Hint: Use a HEAVY bowl for mixing the dough and doing stretch and folds. I love using this natural ceramic bowl from Amazon (also in the pictures above!). When I stretch the dough, no matter how dense it is, the bowl stays on the counter. And I can make big amounts of dough in it when I'm batch baking sourdough bread.

Hint no.2: The temperature of your kitchen plays a big role in how fast your dough will rise. If you want to speed your process up a little, proof your dough in a warmer spot if you have one. The key things to look for when deciding if the proofing is finished or not:

  • The dough doubled or nearly doubled in size
  • Perform a "poke test": when you poke the bread dough, your finger should leave a dent behind, but the dent should slowly start to fill up again. This is just an estimate though, so don't worry too much about it.
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Substitution Notes

Although water-to-flour ratios differ slightly when making bread with different kinds of flour, this recipe works if you substitute about 20% of all-purpose flour with the flour of your choice. Bread flour, whole wheat flour, or even rye flour all work great. If you want to bake your sourdough using whole wheat flour, I suggest you check out my no-knead rustic whole wheat sourdough bread recipe.

Variations & Add-ins

I often make bread a bit interesting to ensure we don't get tired of it. Kids especially will often want the bread from a store if your bread always looks the same. Instead of making just a regular loaf, you can enhance its flavor and looks in the following ways:

  • Add different seeds: sesame seeds, poppy seeds, pumpkin seeds, and sunflower seeds are all great options. The easiest way to incorporate them is during the last set of stretch and folds.
  • Add turmeric powder - if you want your bread to look more yellow instead of white, just add turmeric powder to it! I found adding about 1 tablespoon adds just enough color without the taste. I usually add it at the beginning to my water, starter, and salt mixture to ensure it is evenly distributed.
  • Add shredded cheese - a cheezy loaf is a great option and a proven crowd-pleaser! Add about 1 cup of shredded cheese during the last set of stretch and folds for a cheezy twist to your bread.

I hate to say this, but you'll NEED a dutch oven if you want perfect results for this recipe. Dutch ovens are awesome at creating a lot of steam when the bread bakes, which results in a better oven spring and better moisture retention.

I use this beautiful red one from Lodge, which is available on Amazon. It's on sale half the time, so be sure to check it out if you're looking for one!

You can go of course ahead and "open bake" your bread (meaning you bake it without the dutch oven). It will still turn out fine and tasty, but using a dutch oven will yield even better results.

Other than that, you don't need any special equipment. This particular dough is a bit too wet for a stand mixer with a dough hook attachment.

How to Store Same Day Sourdough Bread

Although sourdough bread can last up to a week at room temperature, it's best to eat it within the first three days. Best ways to store it:

  1. Wrap in Cloth or Paper: Wrap your cooled sourdough bread in a clean cloth or paper bag. This allows the bread to breathe slightly and helps maintain its crust's texture.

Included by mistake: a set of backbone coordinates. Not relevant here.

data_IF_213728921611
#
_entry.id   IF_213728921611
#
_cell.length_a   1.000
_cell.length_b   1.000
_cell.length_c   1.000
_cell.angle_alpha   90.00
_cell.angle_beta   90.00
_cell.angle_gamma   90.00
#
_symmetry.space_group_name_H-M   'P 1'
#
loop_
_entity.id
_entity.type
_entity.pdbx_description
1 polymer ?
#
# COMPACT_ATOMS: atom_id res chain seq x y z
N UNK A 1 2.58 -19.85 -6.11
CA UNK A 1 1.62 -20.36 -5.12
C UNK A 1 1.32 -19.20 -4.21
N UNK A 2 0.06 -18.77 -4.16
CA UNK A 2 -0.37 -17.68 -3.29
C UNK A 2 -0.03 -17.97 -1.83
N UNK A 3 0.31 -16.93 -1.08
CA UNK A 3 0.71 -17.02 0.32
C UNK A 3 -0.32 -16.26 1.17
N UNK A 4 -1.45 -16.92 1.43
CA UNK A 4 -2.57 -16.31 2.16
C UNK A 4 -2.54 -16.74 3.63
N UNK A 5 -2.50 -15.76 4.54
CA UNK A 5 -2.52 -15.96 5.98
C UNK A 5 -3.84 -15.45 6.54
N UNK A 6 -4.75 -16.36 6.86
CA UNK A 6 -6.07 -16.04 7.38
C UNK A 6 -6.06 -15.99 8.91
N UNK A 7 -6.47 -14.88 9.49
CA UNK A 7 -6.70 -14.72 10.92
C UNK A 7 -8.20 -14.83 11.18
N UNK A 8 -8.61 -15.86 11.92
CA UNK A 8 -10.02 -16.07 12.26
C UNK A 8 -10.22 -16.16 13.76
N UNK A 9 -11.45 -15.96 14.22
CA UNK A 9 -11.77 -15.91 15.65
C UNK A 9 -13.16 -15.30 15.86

2. Avoid Plastic Bags: Avoid storing sourdough bread in plastic bags, as they can trap moisture and make the crust soft. However, if you want to keep the crust softer for a longer time, you can use a plastic bag but leave it open or puncture a few holes in it.
  3. Bread Box: If you have a bread box, it can be an excellent option for storing your sourdough bread. A bread box provides a slightly humid environment that can help keep the bread's crust from becoming too hard.

After three days, consider freezing it. If it goes stale before you have a chance to eat or freeze it, you can always turn it into bread pudding, stuffing, breadcrumbs, etc.

💭Crucial Success Tip

For best results, wet your fingers with water to prevent the dough from sticking to your hands when you handle the dough. It will still stick a bit (because we're dealing with medium to high-hydration dough, but wetting your hands really helps! Use this tip especially when doing the sets of stretch and folds. It is normal for the dough to be very sticky the first time you do stretch and folds.

FAQ

Can you eat sourdough bread right away?

While you technically can eat sourdough bread right away after it's baked, it's generally recommended to let it cool for a little while before consuming it. It's not just to avoid burning yourself, but also to let the bread develop its full taste, making it easier to slice and for allowing the natural yeast to do its job even after baking.
on.

How long after starting sourdough can I make bread?

If you follow this recipe, you can start making bread in the morning and have it by dinner! Look at the baking schedules at the end to help you plan when to start the process.

How to make sourdough bread faster?

Unfortunately, wild yeast and bacteria do need their time to ferment and raise the bread, as opposed to commercial yeast. But there are some things you can do to speed up the process:
1. Use room temperature or warm ingredients when you mix up the dough
2. Proof the dough in a warm place
3. Use a greater amount starter (which is what we've done in this recipe!)
4. Make sure your starter is active and bubbly and you use it at its peak

Can you use a sourdough starter the same day you feed it?

Absolutely! A (mature) starter is usually ready to use in baking after 4 - 6 hours after feeding. If you look at the first baking schedule below, you'll see that it calls for feeding your starter in the morning and having the bread baked in the late afternoon.

How long should sourdough rest before eating?

It is advisable to wait for it to cool completely, but after an hour you should be able to slice it and avoid the majority of downsides to slicing it while it's still warm. I like to let the dough rest for as long as possible, but not overnight. I find that the crust becomes a bit too hard for my taste if I wait that long before storing it properly.

Is sourdough better the next day?